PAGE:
“The gate piers fall under the curtilage of the Protected Structure and therefore normal rules of exemption do not reply. The simple benchmark is Section 5. If one applied for a Section 5 exemption from planning permission to replace a transparent metal gate with a solid metal gate at this location, it would be refused, as it would have a damaging impact on the special character. Indeed, this is a useful exercise if you were willing to part with €80, as any individual can apply for a Section 5 for any location. The result in this case would almost certainly be a refusal once it passed the desk of the DCC conservation office,” he said.

The Office of Public Works said there had been a motorised sliding gate on the entrance to the old Garda Station in Kevin Street for a long time.  “It has not been possible to find out when this gate was installed.”

Images from Google Earth two years ago suggest it was installed since then. 

The OPW added: “The gates were upgraded recently to bring them into line with the safety requirements for such gates.  The gate itself was replaced and clad in sheet metal.  The new gate is the same size as the old one.  

 “The building is no longer a Garda Station but is occupied on a temporary basis by a specialist unit of An Garda Síochána, until the new facility in Military Road is built. The site is required to be secured and in order to do so this gate is necessary.  The upgrade was necessary as without it the gates could not be used.”

The building conservation expert said there was a consistent problem with planning enforcement in Dublin – claiming there effectively isn’t any, either by way of personnel, expertise or meaningful penalty.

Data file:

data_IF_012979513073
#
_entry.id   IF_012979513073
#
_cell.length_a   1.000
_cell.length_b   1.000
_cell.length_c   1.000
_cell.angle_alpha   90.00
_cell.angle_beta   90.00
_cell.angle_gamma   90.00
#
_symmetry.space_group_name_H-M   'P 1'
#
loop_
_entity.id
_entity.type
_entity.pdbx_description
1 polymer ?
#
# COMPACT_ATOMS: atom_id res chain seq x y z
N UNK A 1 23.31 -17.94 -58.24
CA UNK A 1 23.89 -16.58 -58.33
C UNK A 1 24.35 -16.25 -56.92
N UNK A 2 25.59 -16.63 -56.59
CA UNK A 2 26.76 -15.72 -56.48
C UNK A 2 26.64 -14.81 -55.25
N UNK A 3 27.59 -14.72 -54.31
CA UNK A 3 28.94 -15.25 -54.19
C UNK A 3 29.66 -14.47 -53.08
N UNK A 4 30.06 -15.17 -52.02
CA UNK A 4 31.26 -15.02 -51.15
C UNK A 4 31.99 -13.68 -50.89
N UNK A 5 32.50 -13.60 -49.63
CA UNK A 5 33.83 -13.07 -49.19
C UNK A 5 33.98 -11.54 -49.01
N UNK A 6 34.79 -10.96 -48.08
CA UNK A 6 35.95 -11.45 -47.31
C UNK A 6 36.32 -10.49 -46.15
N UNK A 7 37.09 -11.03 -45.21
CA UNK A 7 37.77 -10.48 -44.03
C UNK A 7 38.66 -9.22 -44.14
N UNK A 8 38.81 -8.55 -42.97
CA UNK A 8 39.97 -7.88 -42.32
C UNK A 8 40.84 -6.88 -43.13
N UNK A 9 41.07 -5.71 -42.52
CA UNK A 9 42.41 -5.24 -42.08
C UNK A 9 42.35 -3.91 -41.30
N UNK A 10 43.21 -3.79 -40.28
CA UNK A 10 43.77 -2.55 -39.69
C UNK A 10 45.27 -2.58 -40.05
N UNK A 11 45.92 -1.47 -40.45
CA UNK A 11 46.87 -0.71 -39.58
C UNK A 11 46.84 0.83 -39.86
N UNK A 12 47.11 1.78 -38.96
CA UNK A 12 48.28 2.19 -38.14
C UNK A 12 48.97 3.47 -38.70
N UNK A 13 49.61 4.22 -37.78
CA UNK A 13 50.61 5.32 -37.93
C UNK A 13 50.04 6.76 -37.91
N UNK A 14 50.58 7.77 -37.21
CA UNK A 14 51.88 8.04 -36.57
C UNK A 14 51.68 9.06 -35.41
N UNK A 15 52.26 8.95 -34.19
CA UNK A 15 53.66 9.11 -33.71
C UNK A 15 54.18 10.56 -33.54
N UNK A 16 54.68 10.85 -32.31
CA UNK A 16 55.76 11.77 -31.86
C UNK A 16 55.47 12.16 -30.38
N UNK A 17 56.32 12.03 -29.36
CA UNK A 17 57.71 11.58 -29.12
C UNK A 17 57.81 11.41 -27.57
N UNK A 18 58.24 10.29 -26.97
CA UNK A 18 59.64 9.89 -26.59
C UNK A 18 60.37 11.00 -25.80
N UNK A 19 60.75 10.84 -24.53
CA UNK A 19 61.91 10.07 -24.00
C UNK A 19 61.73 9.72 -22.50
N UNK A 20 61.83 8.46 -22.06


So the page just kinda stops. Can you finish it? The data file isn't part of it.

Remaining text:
“Planning enforcement is also a useful means to bypass the conservation process entirely. Many such files don’t even reach the conservation office, as the officer makes their own judgement to quickly close a case.
“He claimed there was in excess of 1,200 planning enforcement files presently open in Dublin City Council. 

“There also appears to be an unstated policy, especially in the case of Protected Structures, to leave files open for over seven years, rendering them statute-barred and thus closed.,” he said. 

In relation to that, the Council said: “Planning enforcement are not aware of any specific cases relating to protected structures that have been open in excess of 7 years and it would take a number of days of cross referencing files through system queries and manual cross referencing to fully verify if this is the case. Given the planning enforcement sections heavy workload and priorities, we cannot verify this at this time.”

The Office of Public Works, charged with protecting our historical sites says: 
“There has been a motorised sliding gate on the entrance to the old Garda Station in Kevin Street for a long time.  It has not been possible to find out when this gate was installed.  The gates were upgraded recently to bring them into line with the safety requirements for such gates.  The gate itself was replaced and clad in sheet metal.  The new gate is the same size as the old one.  

The building is no longer a Garda Station but is occupied on a temporary basis by a specialist unit of An Garda Síochána, until the new facility in Military Road is built. The site is required to be secured and in order to do so this gate is necessary.  The upgrade was necessary as without it the gates could not be used.”

Even An Taisce seems unconcerned saying this: “It is most likely that this gate is a temporary arrangement until a longer-term plan and future for the important historic site of the former Garda Stn. / Palace, and its appropriate conservation, is brought forward. 

In this light there is no benefit in An Taisce pursuing this, and in any case the site, being managed by the OPW, has State exemption from works that would ordinarily require planning permission.”

So that’s where we are.

An 800 year old building, regularly visited by, among others, Jonathan Swift, behind a solid metal gate, next door to St Patrick’s Cathedral and nobody seems to give a damn – apart from those in charge of Marsh’s Library, also next door.

Lessons learned from Wood Quay?

None.